You must have known those terms of service you didn’t read would come back to bite you in some Orwellian way. This can’t be good, said a tiny voice in the corner of your mind as you clicked “yes” on Twitter’s lengthy legalese. Oh well! Hashtags! But a New York judge just ruled that the state does not need a warrant to subpoena “any and all user information” related to a Twitter account. Why? Because your tweets belong to Twitter.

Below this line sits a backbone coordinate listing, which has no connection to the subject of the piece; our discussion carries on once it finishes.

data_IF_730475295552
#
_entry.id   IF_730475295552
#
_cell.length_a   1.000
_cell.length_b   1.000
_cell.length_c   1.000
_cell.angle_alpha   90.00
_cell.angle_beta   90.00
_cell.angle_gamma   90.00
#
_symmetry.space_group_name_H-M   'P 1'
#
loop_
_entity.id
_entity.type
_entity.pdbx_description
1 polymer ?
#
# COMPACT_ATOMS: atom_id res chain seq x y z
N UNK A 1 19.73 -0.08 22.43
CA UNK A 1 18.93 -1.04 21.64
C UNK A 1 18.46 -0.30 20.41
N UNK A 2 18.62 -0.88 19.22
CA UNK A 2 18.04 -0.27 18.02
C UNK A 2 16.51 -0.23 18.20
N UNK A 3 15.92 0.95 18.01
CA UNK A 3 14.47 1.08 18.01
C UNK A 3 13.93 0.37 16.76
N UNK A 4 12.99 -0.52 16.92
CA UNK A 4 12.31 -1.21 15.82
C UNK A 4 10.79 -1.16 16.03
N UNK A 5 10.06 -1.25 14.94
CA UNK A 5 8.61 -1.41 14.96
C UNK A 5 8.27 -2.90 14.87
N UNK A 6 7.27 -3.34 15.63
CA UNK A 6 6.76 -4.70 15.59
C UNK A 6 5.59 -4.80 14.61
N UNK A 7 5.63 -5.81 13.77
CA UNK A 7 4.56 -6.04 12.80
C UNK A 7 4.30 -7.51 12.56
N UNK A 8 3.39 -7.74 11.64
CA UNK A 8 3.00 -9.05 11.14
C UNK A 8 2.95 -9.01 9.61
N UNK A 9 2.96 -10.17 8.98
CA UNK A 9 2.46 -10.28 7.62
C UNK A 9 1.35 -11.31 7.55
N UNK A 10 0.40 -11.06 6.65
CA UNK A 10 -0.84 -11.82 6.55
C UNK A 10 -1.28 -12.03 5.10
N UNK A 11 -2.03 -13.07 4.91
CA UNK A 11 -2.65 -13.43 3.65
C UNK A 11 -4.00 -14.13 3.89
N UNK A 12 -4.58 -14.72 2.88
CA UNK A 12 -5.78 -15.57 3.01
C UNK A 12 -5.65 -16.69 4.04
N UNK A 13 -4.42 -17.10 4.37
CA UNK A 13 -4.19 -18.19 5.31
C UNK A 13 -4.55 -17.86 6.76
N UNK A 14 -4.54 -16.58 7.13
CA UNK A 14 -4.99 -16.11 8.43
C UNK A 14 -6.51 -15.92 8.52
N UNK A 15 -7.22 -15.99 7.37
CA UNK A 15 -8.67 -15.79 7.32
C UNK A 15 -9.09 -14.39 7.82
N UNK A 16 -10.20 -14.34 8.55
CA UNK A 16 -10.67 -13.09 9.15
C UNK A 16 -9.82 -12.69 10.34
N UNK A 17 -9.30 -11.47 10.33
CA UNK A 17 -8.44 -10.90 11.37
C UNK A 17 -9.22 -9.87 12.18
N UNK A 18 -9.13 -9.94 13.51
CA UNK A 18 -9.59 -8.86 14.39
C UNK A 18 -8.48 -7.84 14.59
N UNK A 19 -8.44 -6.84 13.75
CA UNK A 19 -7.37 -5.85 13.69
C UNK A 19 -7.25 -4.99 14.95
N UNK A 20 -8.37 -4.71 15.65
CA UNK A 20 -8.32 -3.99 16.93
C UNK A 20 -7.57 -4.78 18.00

The question came up in the case of an Occupy Wall Street protester who is being charged with disorderly conduct during a march across the Brooklyn Bridge. The defense’s legal team filed a motion to quash the subpoena, which was just denied.
The judge compared Harris to a bank account holder who by law cannot challenge a subpoena of his records served on his bank. “Twitter’s license to use the defendant’s Tweets means that the Tweets the defendant posted were not his,” the judge wrote in a decision filed Friday.